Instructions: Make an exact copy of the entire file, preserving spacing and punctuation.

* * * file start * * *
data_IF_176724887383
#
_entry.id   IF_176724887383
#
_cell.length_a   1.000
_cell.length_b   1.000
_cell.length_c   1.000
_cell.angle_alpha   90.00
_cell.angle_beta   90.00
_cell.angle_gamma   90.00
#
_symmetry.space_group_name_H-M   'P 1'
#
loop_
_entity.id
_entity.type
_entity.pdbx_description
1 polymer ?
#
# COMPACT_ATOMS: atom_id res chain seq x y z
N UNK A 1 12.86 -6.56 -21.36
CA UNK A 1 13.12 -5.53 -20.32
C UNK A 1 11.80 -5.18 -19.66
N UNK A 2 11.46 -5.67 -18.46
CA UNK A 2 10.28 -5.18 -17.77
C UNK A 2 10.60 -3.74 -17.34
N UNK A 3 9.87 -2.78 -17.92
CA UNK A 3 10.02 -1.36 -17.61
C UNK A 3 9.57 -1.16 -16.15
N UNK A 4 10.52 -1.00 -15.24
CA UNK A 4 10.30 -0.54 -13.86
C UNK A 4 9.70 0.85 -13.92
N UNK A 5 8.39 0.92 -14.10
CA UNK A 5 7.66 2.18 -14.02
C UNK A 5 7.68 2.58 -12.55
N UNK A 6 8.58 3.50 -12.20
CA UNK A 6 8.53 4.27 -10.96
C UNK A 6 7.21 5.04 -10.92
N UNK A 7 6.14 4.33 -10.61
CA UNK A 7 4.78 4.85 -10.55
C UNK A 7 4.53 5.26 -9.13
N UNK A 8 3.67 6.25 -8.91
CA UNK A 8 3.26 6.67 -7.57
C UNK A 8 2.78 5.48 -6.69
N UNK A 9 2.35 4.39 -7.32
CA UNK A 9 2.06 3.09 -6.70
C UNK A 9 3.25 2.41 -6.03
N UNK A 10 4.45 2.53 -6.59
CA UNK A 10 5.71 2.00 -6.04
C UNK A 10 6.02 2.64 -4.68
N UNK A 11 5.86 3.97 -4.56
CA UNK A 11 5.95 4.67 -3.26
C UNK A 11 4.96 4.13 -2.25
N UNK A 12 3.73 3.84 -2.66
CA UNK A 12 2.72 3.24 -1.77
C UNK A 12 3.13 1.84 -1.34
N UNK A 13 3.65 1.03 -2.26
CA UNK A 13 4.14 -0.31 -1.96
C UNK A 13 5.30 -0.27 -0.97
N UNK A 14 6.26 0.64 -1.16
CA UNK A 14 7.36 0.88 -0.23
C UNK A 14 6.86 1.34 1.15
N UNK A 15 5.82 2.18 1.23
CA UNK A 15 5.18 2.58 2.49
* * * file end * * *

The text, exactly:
data_IF_176724887383
#
_entry.id   IF_176724887383
#
_cell.length_a   1.000
_cell.length_b   1.000
_cell.length_c   1.000
_cell.angle_alpha   90.00
_cell.angle_beta   90.00
_cell.angle_gamma   90.00
#
_symmetry.space_group_name_H-M   'P 1'
#
loop_
_entity.id
_entity.type
_entity.pdbx_description
1 polymer ?
#
# COMPACT_ATOMS: atom_id res chain seq x y z
N UNK A 1 12.86 -6.56 -21.36
CA UNK A 1 13.12 -5.53 -20.32
C UNK A 1 11.80 -5.18 -19.66
N UNK A 2 11.46 -5.67 -18.46
CA UNK A 2 10.28 -5.18 -17.77
C UNK A 2 10.60 -3.74 -17.34
N UNK A 3 9.87 -2.78 -17.92
CA UNK A 3 10.02 -1.36 -17.61
C UNK A 3 9.57 -1.16 -16.15
N UNK A 4 10.52 -1.00 -15.24
CA UNK A 4 10.30 -0.54 -13.86
C UNK A 4 9.70 0.85 -13.92
N UNK A 5 8.39 0.92 -14.10
CA UNK A 5 7.66 2.18 -14.02
C UNK A 5 7.68 2.58 -12.55
N UNK A 6 8.58 3.50 -12.20
CA UNK A 6 8.53 4.27 -10.96
C UNK A 6 7.21 5.04 -10.92
N UNK A 7 6.14 4.33 -10.61
CA UNK A 7 4.78 4.85 -10.55
C UNK A 7 4.53 5.26 -9.13
N UNK A 8 3.67 6.25 -8.91
CA UNK A 8 3.26 6.67 -7.57
C UNK A 8 2.78 5.48 -6.69
N UNK A 9 2.35 4.39 -7.32
CA UNK A 9 2.06 3.09 -6.70
C UNK A 9 3.25 2.41 -6.03
N UNK A 10 4.45 2.53 -6.59
CA UNK A 10 5.71 2.00 -6.04
C UNK A 10 6.02 2.64 -4.68
N UNK A 11 5.86 3.97 -4.56
CA UNK A 11 5.95 4.67 -3.26
C UNK A 11 4.96 4.13 -2.25
N UNK A 12 3.73 3.84 -2.66
CA UNK A 12 2.72 3.24 -1.77
C UNK A 12 3.13 1.84 -1.34
N UNK A 13 3.65 1.03 -2.26
CA UNK A 13 4.14 -0.31 -1.96
C UNK A 13 5.30 -0.27 -0.97
N UNK A 14 6.26 0.64 -1.16
CA UNK A 14 7.36 0.88 -0.23
C UNK A 14 6.86 1.34 1.15
N UNK A 15 5.82 2.18 1.23
CA UNK A 15 5.18 2.58 2.49